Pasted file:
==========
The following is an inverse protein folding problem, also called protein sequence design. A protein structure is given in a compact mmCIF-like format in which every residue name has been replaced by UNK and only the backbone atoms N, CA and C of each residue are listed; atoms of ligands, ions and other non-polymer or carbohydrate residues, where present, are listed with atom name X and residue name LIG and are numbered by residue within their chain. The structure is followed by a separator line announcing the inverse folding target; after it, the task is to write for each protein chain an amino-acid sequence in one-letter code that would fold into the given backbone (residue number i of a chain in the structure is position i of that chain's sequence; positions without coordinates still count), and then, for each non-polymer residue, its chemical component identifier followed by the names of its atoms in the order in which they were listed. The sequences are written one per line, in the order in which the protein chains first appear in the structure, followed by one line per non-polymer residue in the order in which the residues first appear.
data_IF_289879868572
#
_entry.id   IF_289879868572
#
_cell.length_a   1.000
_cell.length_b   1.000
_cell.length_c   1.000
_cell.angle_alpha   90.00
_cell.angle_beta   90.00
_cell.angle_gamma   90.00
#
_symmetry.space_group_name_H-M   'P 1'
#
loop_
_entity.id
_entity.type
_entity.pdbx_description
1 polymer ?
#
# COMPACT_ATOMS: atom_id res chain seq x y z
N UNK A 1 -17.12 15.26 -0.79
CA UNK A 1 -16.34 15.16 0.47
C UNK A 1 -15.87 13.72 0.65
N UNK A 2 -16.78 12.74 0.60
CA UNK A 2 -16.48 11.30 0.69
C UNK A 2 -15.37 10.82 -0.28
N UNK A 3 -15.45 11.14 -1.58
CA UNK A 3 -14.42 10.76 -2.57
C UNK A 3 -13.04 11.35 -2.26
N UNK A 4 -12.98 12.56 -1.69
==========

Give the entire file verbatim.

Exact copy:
The following is an inverse protein folding problem, also called protein sequence design. A protein structure is given in a compact mmCIF-like format in which every residue name has been replaced by UNK and only the backbone atoms N, CA and C of each residue are listed; atoms of ligands, ions and other non-polymer or carbohydrate residues, where present, are listed with atom name X and residue name LIG and are numbered by residue within their chain. The structure is followed by a separator line announcing the inverse folding target; after it, the task is to write for each protein chain an amino-acid sequence in one-letter code that would fold into the given backbone (residue number i of a chain in the structure is position i of that chain's sequence; positions without coordinates still count), and then, for each non-polymer residue, its chemical component identifier followed by the names of its atoms in the order in which they were listed. The sequences are written one per line, in the order in which the protein chains first appear in the structure, followed by one line per non-polymer residue in the order in which the residues first appear.
data_IF_289879868572
#
_entry.id   IF_289879868572
#
_cell.length_a   1.000
_cell.length_b   1.000
_cell.length_c   1.000
_cell.angle_alpha   90.00
_cell.angle_beta   90.00
_cell.angle_gamma   90.00
#
_symmetry.space_group_name_H-M   'P 1'
#
loop_
_entity.id
_entity.type
_entity.pdbx_description
1 polymer ?
#
# COMPACT_ATOMS: atom_id res chain seq x y z
N UNK A 1 -17.12 15.26 -0.79
CA UNK A 1 -16.34 15.16 0.47
C UNK A 1 -15.87 13.72 0.65
N UNK A 2 -16.78 12.74 0.60
CA UNK A 2 -16.48 11.30 0.69
C UNK A 2 -15.37 10.82 -0.28
N UNK A 3 -15.45 11.14 -1.58
CA UNK A 3 -14.42 10.76 -2.57
C UNK A 3 -13.04 11.35 -2.26
N UNK A 4 -12.98 12.56 -1.69